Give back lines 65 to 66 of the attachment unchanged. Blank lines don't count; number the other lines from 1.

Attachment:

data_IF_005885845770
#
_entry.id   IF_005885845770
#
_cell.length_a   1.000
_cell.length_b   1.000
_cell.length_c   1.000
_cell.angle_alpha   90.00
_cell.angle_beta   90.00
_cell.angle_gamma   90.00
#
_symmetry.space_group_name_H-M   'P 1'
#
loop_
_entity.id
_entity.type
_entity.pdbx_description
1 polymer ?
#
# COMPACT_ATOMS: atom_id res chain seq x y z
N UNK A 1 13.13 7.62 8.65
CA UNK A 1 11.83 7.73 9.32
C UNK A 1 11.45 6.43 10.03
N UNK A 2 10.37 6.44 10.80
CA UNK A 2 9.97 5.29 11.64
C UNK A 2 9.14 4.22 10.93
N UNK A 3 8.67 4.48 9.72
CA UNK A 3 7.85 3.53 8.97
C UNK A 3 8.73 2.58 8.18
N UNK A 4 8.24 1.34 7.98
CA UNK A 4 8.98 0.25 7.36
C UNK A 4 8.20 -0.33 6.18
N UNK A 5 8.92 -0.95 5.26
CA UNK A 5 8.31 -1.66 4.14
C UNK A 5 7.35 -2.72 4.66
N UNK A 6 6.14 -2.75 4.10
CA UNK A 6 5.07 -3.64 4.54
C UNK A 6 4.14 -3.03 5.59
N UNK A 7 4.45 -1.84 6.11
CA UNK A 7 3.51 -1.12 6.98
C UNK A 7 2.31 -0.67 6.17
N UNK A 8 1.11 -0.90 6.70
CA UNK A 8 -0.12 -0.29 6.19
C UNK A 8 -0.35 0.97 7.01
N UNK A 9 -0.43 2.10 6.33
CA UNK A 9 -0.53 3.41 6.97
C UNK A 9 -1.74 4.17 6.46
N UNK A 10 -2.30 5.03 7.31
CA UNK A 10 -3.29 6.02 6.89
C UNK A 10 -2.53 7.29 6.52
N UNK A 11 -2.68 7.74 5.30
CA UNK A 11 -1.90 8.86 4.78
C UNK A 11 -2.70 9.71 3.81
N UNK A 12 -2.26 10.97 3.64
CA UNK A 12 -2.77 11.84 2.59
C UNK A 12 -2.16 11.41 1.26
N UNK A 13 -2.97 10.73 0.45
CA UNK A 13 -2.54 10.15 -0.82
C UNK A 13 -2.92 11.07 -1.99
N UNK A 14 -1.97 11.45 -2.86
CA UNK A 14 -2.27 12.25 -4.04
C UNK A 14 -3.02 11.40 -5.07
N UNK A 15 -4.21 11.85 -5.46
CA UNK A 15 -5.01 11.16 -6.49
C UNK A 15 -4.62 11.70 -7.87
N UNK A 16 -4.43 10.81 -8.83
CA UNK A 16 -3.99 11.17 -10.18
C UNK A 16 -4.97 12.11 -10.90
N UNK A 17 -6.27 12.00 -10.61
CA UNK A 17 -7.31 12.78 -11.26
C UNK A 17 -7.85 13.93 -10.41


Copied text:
C UNK A 15 -4.62 11.70 -7.87
N UNK A 16 -4.43 10.81 -8.83